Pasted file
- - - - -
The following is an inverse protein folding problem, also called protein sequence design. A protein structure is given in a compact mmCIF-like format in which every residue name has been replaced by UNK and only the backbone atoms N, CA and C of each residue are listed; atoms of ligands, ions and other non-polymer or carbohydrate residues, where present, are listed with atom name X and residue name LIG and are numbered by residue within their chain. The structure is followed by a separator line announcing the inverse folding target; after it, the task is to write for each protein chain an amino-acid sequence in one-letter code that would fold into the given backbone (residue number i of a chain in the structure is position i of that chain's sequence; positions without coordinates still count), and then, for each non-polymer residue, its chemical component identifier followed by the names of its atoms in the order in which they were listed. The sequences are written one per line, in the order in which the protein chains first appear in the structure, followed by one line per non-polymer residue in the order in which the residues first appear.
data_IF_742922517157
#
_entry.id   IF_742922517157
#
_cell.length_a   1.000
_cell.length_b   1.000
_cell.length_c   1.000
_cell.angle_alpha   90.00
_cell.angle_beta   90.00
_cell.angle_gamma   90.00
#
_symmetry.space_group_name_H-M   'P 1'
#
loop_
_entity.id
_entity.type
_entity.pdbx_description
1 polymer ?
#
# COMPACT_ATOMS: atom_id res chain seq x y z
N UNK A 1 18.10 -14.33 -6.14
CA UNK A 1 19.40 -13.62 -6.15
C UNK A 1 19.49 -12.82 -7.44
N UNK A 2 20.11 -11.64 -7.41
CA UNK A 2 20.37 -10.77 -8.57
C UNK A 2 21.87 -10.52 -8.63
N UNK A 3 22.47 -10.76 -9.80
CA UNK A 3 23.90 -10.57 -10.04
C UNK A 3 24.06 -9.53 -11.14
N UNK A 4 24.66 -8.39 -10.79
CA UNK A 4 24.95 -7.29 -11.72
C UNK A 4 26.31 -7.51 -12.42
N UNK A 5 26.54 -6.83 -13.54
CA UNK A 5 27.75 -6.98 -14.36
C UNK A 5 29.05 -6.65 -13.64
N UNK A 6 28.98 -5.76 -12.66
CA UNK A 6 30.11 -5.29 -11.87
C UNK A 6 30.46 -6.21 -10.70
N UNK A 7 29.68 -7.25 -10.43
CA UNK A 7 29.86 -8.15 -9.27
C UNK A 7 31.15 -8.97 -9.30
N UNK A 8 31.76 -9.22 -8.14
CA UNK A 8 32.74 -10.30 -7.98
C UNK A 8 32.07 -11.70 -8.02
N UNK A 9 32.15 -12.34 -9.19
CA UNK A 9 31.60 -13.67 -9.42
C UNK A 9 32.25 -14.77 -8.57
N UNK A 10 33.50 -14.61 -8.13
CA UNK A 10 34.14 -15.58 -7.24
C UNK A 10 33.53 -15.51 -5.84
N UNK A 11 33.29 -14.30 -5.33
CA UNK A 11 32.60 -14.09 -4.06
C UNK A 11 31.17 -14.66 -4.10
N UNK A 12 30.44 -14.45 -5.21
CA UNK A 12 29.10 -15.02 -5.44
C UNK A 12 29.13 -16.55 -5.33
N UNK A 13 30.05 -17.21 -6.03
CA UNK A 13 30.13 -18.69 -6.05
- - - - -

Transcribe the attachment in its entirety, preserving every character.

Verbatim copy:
The following is an inverse protein folding problem, also called protein sequence design. A protein structure is given in a compact mmCIF-like format in which every residue name has been replaced by UNK and only the backbone atoms N, CA and C of each residue are listed; atoms of ligands, ions and other non-polymer or carbohydrate residues, where present, are listed with atom name X and residue name LIG and are numbered by residue within their chain. The structure is followed by a separator line announcing the inverse folding target; after it, the task is to write for each protein chain an amino-acid sequence in one-letter code that would fold into the given backbone (residue number i of a chain in the structure is position i of that chain's sequence; positions without coordinates still count), and then, for each non-polymer residue, its chemical component identifier followed by the names of its atoms in the order in which they were listed. The sequences are written one per line, in the order in which the protein chains first appear in the structure, followed by one line per non-polymer residue in the order in which the residues first appear.
data_IF_742922517157
#
_entry.id   IF_742922517157
#
_cell.length_a   1.000
_cell.length_b   1.000
_cell.length_c   1.000
_cell.angle_alpha   90.00
_cell.angle_beta   90.00
_cell.angle_gamma   90.00
#
_symmetry.space_group_name_H-M   'P 1'
#
loop_
_entity.id
_entity.type
_entity.pdbx_description
1 polymer ?
#
# COMPACT_ATOMS: atom_id res chain seq x y z
N UNK A 1 18.10 -14.33 -6.14
CA UNK A 1 19.40 -13.62 -6.15
C UNK A 1 19.49 -12.82 -7.44
N UNK A 2 20.11 -11.64 -7.41
CA UNK A 2 20.37 -10.77 -8.57
C UNK A 2 21.87 -10.52 -8.63
N UNK A 3 22.47 -10.76 -9.80
CA UNK A 3 23.90 -10.57 -10.04
C UNK A 3 24.06 -9.53 -11.14
N UNK A 4 24.66 -8.39 -10.79
CA UNK A 4 24.95 -7.29 -11.72
C UNK A 4 26.31 -7.51 -12.42
N UNK A 5 26.54 -6.83 -13.54
CA UNK A 5 27.75 -6.98 -14.36
C UNK A 5 29.05 -6.65 -13.64
N UNK A 6 28.98 -5.76 -12.66
CA UNK A 6 30.11 -5.29 -11.87
C UNK A 6 30.46 -6.21 -10.70
N UNK A 7 29.68 -7.25 -10.43
CA UNK A 7 29.86 -8.15 -9.27
C UNK A 7 31.15 -8.97 -9.30
N UNK A 8 31.76 -9.22 -8.14
CA UNK A 8 32.74 -10.30 -7.98
C UNK A 8 32.07 -11.70 -8.02
N UNK A 9 32.15 -12.34 -9.19
CA UNK A 9 31.60 -13.67 -9.42
C UNK A 9 32.25 -14.77 -8.57
N UNK A 10 33.50 -14.61 -8.13
CA UNK A 10 34.14 -15.58 -7.24
C UNK A 10 33.53 -15.51 -5.84
N UNK A 11 33.29 -14.30 -5.33
CA UNK A 11 32.60 -14.09 -4.06
C UNK A 11 31.17 -14.66 -4.10
N UNK A 12 30.44 -14.45 -5.21
CA UNK A 12 29.10 -15.02 -5.44
C UNK A 12 29.13 -16.55 -5.33
N UNK A 13 30.05 -17.21 -6.03
CA UNK A 13 30.13 -18.69 -6.05